Economies in Asia regressing on trade sustainability | Global Trade Magazine
  August 17th, 2018 | Written by

Economies in Asia regressing on trade sustainability

Issue us rising in importance for multinationals deciding about FDI and sourcing

Sharelines

  • Multinationals are restructuring their supply chains to improve the sustainability of their operations.
  • Trade sustainability is now more critical to avoid further destabilizing global trade system.
  • Asia is in a unique position to help lead and sustain the commitment to global trade.

The Hinrich Foundation commissioned the Economist Intelligence Unit to build an index that measures the readiness of 19 economies in Asia and the U.S. to trade sustainably. The Sustainable Trade Index measures their ability to participate in global trade in a way that creates sustainable growth, encourages foreign direct investment, and attracts support from multilateral development agencies.

The index was created for the purpose of stimulating meaningful discussion of the full range of considerations for policy makers, business and civil society when engaging in international trade. The 2018 index results show an alarming trend of countries in Asia, especially the richer ones, broadly regressing in their trade sustainability, with improvements in the economic pillar more than

offset by significant declines in the social and environmental pillars.

According to Merle A. Hinrich, Founder and Chairman of the Hinrich Foundation, “The index serves as a proxy for each country’s progress in meeting the UN’s Sustainable Development Goals. Although trade is an indispensable ingredient in economic development, it cannot be sustainably pursued without responsible environmental stewardship and a commitment to fully developing social capital”.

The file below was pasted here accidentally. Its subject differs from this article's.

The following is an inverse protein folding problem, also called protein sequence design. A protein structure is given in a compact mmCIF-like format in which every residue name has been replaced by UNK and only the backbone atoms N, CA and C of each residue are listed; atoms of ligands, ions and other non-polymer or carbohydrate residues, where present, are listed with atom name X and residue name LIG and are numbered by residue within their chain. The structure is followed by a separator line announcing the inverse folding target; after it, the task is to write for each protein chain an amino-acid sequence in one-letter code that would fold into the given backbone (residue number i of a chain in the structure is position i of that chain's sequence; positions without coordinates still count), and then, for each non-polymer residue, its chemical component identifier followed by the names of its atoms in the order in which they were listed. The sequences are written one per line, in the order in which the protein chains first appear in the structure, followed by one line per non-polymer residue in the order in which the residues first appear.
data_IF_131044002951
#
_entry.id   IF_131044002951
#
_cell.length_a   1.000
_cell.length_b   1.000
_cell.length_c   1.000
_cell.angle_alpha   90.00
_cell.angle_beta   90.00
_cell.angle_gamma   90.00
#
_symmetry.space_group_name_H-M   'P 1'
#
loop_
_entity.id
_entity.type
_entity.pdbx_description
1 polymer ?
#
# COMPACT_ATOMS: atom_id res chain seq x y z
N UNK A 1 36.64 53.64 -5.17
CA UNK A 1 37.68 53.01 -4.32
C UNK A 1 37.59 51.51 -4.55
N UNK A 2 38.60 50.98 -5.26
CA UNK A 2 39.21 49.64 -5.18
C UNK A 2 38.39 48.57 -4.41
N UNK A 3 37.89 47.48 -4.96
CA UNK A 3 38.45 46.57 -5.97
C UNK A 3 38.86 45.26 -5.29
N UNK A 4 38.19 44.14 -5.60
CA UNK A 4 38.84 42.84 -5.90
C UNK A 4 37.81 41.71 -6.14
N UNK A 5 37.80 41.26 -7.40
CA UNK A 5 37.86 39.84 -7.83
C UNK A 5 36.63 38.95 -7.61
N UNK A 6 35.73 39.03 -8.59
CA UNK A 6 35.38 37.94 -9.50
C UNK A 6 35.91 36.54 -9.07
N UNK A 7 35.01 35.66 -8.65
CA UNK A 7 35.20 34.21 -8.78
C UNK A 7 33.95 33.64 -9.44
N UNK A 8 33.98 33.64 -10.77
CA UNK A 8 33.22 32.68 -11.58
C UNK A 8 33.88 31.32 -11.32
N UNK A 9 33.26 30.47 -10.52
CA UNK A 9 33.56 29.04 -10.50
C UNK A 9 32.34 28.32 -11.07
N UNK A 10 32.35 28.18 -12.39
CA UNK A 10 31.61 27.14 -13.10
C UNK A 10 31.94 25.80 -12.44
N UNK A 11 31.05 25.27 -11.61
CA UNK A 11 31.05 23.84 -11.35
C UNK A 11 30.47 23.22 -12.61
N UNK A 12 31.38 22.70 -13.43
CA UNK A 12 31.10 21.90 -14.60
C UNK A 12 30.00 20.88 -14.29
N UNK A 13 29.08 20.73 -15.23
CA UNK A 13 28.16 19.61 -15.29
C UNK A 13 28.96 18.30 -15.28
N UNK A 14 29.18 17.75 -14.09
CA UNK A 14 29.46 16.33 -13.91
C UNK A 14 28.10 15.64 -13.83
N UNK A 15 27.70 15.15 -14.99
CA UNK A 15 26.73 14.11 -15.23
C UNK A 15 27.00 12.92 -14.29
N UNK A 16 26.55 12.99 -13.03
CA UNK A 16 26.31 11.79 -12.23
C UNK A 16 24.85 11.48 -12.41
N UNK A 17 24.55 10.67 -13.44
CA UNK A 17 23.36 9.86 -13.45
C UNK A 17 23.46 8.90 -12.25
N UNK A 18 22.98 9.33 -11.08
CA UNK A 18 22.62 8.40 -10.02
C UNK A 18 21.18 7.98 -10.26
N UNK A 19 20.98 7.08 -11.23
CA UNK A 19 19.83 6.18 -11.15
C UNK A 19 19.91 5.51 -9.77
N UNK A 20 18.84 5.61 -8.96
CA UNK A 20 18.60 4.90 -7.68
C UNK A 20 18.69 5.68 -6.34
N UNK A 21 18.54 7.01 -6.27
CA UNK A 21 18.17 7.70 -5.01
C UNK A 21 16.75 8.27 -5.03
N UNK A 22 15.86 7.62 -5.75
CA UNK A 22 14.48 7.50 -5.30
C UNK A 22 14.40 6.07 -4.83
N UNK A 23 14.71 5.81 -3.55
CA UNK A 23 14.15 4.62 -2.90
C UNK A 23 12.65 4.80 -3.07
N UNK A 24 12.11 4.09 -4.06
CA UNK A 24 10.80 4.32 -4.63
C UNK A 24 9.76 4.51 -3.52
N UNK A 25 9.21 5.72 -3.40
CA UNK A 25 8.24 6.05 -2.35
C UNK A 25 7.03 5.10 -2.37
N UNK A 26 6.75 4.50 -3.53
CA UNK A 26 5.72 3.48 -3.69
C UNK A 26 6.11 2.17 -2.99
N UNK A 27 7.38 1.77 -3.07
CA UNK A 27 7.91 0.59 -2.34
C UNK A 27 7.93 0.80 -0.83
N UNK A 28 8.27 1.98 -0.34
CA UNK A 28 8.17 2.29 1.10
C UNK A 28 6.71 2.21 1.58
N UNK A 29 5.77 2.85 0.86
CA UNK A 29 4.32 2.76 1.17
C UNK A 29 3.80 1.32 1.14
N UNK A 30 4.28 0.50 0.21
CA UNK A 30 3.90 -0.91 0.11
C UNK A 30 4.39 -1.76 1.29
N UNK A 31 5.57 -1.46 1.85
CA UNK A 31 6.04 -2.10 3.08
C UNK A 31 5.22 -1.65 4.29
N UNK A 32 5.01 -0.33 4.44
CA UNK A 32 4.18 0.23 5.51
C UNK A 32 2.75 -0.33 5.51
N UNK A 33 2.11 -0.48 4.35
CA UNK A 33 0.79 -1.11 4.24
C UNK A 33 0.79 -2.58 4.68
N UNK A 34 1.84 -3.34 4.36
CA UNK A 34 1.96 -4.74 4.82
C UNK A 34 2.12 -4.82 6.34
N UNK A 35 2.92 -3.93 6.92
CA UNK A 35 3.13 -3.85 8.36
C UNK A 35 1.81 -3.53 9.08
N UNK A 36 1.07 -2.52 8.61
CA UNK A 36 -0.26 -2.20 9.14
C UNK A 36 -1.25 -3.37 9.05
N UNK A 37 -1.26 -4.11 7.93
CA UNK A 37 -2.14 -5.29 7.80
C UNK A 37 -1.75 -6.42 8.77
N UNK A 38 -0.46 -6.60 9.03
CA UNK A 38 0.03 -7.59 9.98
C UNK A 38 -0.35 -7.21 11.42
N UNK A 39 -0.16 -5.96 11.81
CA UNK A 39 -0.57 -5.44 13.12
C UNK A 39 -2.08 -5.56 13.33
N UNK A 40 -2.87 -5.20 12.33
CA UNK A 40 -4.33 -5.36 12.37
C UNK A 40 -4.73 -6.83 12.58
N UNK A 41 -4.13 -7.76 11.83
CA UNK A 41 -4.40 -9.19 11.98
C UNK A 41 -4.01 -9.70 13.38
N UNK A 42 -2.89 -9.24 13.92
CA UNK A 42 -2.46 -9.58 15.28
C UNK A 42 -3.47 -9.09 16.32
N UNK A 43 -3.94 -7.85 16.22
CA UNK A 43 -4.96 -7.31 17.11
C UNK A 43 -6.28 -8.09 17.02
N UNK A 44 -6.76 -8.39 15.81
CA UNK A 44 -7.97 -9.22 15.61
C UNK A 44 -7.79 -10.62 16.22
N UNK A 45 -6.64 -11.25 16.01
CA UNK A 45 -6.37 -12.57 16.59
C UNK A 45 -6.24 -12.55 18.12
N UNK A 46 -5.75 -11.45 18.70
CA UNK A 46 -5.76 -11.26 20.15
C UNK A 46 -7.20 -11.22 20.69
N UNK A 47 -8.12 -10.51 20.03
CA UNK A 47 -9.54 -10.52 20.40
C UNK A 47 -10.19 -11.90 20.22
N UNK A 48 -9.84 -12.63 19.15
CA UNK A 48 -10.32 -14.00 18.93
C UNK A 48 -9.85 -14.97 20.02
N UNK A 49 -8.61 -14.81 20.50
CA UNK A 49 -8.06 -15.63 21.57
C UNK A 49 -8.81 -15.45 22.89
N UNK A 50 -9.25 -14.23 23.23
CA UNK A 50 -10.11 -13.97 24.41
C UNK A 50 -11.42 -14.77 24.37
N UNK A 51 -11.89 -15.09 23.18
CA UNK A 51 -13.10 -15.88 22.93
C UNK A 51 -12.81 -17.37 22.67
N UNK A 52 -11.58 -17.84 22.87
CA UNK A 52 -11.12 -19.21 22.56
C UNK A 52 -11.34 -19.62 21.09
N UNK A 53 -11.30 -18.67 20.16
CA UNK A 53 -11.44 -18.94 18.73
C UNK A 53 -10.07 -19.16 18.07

In the 2018 index, Hong Kong performs the best in sustainable trade, topping the environmental pillar and placing second in the economic pillar. Many of Asia’s wealthier economies, including South Korea, Singapore, Japan and Taiwan, though atop the overall rankings, saw their scores decline from 2016. Japan, for example, performs poorly on indicators ranging from exchange-rate volatility and export market concentration to inequality, and transfer emissions. Singapore’s score is hurt by a steep fall in the environmental pillar, while Taiwan’s score is lower in both the economic and environmental pillars.

Several emerging economies in the index show that it’s not only wealthier nations that are able and willing to engage in sustainable trade. Sri Lanka, in particular, ranks seventh overall, making it the highest placed among the middle-income group of economies. Vietnam, too, performs relatively well in the social pillar, coming in eighth, higher than economies such as Malaysia (18th) and Thailand (17th).

Another positive finding shows that sustainability is an increasingly important determinant of FDI and vendor selection in choosing supply-chain partners for multinational companies. Today, rather than a corporate social responsibility initiative, sustainability is a source of competitive advantage. Companies are also improving the sustainability of their supply chains by broadening relationships with competitors and vendors and imposing stronger environmental and social performance requirements on supply chain partners.

Chris Clague, editor of the paper, says, “Governments are still the driving force behind sustainable trade and the results of the 2018 index clearly show that many in Asia-Pacific need to be doing more. But it is encouraging to see that that the private sector has come to see sustainability—and not just environmental sustainability—as a vital component of corporate strategy.”

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